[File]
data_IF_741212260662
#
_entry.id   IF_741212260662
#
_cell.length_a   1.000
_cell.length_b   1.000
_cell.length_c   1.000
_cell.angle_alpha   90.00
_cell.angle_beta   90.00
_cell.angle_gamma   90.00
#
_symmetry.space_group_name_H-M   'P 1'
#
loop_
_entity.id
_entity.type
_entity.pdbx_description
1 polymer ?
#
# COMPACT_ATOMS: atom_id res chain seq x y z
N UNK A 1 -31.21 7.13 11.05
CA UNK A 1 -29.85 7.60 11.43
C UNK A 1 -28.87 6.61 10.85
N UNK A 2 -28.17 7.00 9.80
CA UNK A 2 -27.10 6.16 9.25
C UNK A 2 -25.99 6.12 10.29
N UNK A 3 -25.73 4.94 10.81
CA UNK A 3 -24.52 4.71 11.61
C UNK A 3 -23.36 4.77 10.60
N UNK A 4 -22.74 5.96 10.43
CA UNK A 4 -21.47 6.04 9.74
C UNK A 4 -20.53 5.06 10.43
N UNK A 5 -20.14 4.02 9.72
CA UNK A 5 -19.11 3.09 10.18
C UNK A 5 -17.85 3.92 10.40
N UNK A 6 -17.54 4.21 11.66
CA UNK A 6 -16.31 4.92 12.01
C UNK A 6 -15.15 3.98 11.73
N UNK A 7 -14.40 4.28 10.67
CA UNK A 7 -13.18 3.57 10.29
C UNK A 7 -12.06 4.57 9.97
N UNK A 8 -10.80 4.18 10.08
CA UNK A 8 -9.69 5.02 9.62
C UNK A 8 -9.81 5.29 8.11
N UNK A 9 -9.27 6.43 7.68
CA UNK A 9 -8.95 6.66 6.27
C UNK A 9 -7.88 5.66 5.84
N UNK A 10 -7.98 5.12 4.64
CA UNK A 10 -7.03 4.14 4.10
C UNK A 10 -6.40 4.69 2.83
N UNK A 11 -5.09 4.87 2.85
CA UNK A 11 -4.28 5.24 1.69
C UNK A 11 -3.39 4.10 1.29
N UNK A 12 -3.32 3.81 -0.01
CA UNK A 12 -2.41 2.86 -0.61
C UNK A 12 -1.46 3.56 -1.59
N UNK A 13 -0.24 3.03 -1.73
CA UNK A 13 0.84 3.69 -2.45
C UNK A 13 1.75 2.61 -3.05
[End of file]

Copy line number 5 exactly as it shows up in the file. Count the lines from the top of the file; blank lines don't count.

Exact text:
_cell.length_a   1.000